The best story of Jung’s stone work involves the block that was not supposed to be delivered. Jung wanted to build a wall for his garden. He engaged a mason who gave exact measurements for the stones required to the owner of a quarry while Jung was standing by. The stones were delivered by boat. When unloaded, it was clear at once that there had been a major mistake. The cornerstone was not triangular, as ordered. It was a perfect cube of much larger dimensions, about twenty inches thick. Enraged, the mason ordered the workmen to reload this block on the boat. Jung intervened, saying, “That is my stone! I must have it.” He knew at once that the stone his mason had rejected would suit him perfectly for a purpose he did not yet understand.
 Fairly soon, he decided to chisel a quotation from one of his beloved alchemists on one side of the cube. But something deeper was stirring, through affinity between Jung and the stone itself. On a second face of the stone, he saw something like a tiny eye, looking at him. He chiseled a definite eye. Around it he carved the shape of a little hooded figure, a homunculus. 

     He had a name for this figure, Telesphoros. The name means “one who guides to completion”. In Greek mythology, he is a son of Asklepios, the patron of dream healing. This figure was a recurring archetype in Jung’s inner life, one he sought to give physical form with pen and chisel and, as a boy, with a pocket knife. When he was ten years old, Jung carved a little manikin of this kind from a school ruler and kept it hidden in a box. He regarded this as his first great secret in life, and “the climax and conclusion” of his childhood.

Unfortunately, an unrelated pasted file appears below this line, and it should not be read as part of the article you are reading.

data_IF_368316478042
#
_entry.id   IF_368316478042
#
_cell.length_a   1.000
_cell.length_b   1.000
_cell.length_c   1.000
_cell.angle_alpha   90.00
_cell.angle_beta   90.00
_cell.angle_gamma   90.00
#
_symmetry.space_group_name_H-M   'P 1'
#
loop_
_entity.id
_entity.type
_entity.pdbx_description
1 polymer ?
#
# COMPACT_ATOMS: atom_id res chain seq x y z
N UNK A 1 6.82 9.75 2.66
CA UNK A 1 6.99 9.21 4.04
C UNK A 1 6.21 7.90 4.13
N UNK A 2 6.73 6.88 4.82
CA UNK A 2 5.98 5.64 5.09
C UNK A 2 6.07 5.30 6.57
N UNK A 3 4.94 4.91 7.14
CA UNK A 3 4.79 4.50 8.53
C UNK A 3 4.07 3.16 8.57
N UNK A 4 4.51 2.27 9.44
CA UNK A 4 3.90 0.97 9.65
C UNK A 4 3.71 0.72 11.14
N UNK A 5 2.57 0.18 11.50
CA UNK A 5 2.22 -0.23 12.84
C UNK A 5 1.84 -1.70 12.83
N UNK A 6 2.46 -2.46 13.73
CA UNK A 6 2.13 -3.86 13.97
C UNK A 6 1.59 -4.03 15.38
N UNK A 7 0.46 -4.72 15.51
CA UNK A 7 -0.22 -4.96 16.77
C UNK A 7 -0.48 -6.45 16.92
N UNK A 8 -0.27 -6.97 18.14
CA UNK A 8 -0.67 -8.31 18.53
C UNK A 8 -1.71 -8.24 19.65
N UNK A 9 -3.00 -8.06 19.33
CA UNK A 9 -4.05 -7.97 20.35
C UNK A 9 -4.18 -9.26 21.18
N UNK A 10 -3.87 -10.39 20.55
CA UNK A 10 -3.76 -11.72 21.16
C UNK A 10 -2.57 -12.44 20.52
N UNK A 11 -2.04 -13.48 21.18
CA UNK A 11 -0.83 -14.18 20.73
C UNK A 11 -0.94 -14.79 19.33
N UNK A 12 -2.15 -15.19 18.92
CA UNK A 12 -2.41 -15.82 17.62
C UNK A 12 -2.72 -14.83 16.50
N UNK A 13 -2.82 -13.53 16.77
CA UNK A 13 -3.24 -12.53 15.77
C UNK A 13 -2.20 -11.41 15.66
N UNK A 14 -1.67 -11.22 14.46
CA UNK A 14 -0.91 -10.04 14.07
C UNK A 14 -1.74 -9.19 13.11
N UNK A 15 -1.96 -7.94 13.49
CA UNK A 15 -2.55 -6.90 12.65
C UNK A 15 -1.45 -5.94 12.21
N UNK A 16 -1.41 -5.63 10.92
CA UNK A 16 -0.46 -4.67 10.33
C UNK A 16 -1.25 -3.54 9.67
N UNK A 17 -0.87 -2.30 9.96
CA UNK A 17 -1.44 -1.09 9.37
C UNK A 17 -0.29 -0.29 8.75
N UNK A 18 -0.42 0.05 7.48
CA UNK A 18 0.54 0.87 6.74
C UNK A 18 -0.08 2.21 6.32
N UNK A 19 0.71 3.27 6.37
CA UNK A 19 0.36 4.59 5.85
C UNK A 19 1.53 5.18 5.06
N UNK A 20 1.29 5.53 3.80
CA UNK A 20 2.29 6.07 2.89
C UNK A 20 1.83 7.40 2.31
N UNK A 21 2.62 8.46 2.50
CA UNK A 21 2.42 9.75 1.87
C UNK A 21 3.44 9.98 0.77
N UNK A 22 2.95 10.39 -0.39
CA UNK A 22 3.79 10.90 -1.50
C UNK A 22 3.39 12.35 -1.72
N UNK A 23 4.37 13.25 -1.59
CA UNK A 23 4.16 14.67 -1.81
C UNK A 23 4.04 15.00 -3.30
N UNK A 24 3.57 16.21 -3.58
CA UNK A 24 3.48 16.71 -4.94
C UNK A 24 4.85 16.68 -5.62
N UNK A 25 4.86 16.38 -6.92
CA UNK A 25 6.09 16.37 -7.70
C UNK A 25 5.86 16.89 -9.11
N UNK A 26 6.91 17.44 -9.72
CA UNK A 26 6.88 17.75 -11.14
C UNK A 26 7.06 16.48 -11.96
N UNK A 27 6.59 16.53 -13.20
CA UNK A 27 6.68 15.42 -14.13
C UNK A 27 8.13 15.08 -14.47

Now, around Telesphoros, he chiseled words in Greek that came to him. In Memories Dreams Reflections they are translated as follows:

Time is a child – playing like a child – playing a board game – the kingdom of the child. This is Telesphoros, who roams through the dark regions of this cosmos and glows like a star out of the depths. He points the way to the gates of the sun and to the land of dreams.

The broken first sentence is a loose translation of one of the most mysterious and compelling fragments of the ancient Greek philosopher Heraclitus. Key words are open to rival translations. The word Jung renders as time is aion for which “time” is perhaps not a strong enough rendering. A recent translation of the line from Heraclitus offers this: “Lifetime is a child at play, moving pieces on a board. Kingship belongs to the child.” 
      I wonder whether Jung played with the idea, as he chiseled, that what Heraclitus was talking about was a secret law of manifestation, perhaps none other than what Jung dubbed synchronicity. Beyond logic, beyond causation as it is commonly understood, the play of forces outside time determines what happens within the human experience of time. Play is what we must be most serious about. Play in the spirit of the child, who plays without concern for consequences, because the play is the thing.      
     So, I suggest: “Synchronicity is a child at play, moving pieces on a board.” On our side of reality, we see the pieces move, but not the hand that moves them or casts them.

Text adapted from Sidewalk Oracles by Robert Moss. Published by New World Library.